The association is recommending that Government adopt a local authority-led process to designate new garden cities as a way to address the housing crisis.
Its new report, New Towns and Garden Cities: Lessons for Delivering a New Generation of Garden Cities, explores common assumptions about the Garden Cities and New Towns programme, including the misconception that it was a top-down state-led imitative which imposed large built up areas on communities that did not want them.
Rather than being a strain on the public purse, the New Towns programme proved profitable for the Treasury and still provides income for the Government today, the report found.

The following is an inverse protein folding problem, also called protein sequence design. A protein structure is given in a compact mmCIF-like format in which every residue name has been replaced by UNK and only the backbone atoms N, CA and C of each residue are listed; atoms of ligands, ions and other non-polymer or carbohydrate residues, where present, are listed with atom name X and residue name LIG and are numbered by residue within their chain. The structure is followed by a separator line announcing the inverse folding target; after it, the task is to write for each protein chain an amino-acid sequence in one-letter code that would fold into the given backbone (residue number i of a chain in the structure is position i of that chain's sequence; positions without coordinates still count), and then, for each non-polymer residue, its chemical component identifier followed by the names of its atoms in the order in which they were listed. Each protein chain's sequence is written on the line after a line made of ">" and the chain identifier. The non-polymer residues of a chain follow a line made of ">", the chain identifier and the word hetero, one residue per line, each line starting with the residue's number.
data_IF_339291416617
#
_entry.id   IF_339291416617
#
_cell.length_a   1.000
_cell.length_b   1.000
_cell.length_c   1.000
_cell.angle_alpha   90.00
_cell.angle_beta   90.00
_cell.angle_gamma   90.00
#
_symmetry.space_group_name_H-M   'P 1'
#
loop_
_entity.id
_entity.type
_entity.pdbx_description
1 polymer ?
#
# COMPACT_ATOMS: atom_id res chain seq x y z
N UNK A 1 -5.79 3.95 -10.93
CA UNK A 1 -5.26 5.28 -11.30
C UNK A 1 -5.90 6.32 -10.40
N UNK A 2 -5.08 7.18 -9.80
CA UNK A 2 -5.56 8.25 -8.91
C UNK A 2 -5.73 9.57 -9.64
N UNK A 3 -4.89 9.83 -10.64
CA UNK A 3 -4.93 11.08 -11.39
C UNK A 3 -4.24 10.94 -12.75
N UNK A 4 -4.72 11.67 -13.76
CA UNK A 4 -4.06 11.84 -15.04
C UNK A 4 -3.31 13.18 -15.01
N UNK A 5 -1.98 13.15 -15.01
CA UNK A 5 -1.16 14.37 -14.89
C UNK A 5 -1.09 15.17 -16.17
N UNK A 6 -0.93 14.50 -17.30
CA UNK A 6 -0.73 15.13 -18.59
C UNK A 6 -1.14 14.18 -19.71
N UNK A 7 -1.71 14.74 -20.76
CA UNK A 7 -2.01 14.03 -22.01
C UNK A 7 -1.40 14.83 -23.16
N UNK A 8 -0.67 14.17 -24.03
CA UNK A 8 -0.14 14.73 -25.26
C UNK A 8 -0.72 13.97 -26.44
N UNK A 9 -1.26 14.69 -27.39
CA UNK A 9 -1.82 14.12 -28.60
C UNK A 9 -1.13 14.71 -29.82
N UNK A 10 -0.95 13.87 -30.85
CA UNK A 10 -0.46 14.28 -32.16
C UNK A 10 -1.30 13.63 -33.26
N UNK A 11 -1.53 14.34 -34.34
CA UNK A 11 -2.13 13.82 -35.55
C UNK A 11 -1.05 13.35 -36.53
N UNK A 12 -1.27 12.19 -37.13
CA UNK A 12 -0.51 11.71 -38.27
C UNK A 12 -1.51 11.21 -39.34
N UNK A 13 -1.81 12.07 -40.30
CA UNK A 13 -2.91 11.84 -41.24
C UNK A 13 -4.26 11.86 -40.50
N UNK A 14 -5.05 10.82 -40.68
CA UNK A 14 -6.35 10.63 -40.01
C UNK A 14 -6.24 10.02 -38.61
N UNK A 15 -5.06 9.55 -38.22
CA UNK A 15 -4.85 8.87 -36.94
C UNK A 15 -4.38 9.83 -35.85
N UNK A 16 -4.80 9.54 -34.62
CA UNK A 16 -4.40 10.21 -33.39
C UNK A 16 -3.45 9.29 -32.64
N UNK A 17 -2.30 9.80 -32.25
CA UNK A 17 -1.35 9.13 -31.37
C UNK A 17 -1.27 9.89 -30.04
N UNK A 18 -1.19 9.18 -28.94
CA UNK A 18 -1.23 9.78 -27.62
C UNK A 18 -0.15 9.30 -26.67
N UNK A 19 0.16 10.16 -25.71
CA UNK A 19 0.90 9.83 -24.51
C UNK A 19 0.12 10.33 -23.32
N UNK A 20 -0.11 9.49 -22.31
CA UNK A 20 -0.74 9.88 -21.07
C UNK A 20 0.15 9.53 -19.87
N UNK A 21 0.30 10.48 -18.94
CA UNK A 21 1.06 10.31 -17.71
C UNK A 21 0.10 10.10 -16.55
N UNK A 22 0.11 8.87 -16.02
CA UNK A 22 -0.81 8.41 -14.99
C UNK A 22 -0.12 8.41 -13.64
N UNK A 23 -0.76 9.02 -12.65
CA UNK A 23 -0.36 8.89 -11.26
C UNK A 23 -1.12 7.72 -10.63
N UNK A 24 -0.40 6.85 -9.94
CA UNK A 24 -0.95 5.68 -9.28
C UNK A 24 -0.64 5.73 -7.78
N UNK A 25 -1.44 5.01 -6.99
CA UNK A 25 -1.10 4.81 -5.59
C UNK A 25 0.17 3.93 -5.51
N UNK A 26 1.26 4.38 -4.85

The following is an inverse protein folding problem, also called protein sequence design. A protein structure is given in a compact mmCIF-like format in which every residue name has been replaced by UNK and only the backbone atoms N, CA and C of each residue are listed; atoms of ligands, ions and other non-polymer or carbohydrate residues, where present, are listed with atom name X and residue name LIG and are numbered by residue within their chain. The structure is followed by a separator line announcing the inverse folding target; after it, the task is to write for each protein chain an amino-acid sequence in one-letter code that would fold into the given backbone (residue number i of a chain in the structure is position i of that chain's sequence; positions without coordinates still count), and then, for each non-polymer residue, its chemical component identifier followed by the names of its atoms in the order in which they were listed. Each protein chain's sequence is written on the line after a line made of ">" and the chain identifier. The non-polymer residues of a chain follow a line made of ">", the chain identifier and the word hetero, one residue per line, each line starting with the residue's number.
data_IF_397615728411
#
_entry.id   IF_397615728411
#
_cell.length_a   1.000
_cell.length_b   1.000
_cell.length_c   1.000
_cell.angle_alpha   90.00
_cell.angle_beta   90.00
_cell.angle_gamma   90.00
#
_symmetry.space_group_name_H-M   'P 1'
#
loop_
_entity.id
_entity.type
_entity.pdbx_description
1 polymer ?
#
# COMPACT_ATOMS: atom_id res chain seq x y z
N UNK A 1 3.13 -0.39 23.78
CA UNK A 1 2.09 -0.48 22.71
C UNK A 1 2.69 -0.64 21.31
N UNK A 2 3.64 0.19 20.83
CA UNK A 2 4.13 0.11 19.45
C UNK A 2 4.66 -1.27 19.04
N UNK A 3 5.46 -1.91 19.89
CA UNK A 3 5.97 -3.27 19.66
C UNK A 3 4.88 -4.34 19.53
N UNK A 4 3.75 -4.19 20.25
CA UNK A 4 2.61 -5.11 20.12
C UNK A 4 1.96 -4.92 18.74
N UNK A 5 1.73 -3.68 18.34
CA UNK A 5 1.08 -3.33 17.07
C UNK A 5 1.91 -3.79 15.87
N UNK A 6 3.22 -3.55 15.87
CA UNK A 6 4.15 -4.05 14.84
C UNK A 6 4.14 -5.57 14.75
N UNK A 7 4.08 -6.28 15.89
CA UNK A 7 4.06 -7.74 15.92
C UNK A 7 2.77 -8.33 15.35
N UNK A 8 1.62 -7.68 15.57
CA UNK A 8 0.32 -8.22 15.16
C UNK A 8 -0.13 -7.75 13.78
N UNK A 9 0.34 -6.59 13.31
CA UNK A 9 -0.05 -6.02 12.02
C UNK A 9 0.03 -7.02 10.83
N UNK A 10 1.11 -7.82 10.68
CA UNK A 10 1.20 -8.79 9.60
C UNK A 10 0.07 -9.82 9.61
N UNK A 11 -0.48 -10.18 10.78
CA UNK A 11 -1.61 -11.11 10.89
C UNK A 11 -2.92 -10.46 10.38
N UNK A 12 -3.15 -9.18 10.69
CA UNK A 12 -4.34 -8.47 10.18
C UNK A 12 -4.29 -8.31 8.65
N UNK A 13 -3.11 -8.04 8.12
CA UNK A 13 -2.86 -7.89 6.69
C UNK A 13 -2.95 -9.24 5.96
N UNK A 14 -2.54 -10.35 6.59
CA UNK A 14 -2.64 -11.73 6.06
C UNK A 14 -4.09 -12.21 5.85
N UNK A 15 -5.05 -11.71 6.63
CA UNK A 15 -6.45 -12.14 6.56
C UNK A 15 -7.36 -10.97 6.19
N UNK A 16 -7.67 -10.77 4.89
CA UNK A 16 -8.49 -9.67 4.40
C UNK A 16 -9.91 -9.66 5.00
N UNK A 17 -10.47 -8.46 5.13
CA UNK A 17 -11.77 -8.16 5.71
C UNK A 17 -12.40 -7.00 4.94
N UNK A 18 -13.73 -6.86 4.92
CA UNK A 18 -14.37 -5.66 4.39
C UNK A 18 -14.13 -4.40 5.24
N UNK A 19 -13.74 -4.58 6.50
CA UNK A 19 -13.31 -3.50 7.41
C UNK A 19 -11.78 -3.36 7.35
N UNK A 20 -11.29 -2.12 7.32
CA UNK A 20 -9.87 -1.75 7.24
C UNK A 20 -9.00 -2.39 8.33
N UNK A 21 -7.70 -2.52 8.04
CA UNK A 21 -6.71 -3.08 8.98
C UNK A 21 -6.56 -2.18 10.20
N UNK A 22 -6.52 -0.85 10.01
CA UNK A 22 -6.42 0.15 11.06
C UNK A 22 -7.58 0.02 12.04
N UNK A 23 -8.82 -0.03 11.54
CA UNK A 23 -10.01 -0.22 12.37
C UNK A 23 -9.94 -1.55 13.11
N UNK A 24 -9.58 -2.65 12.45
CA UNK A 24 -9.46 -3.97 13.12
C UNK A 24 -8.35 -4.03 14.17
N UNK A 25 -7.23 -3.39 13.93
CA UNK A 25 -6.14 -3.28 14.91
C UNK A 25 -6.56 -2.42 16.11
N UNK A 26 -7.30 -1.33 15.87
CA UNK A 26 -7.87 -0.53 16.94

TCPA chief executive Kate Henderson said both garden cities and New Towns were "visionary experiments" in finding a better way to live.
"With garden cities firmly on the political agenda it is important to learn the lessons – good and bad – from what has been done before. Creating new communities is complicated and we need to have the right tools for the job. We also need long-term political leadership and commitment to good place-making that transcends political cycles.
"We believe that new garden cities should combine the very high social and environmental standards of garden cities with the highly effective delivery mechanisms of the post-war New Towns, incorporating the best of both approaches."
The report was launched at the TCPA conference 'New Towns - past, present, future', held on 15 September in London. It includes a number of key recommendations in areas such paying for and encouraging support for new Garden Cities.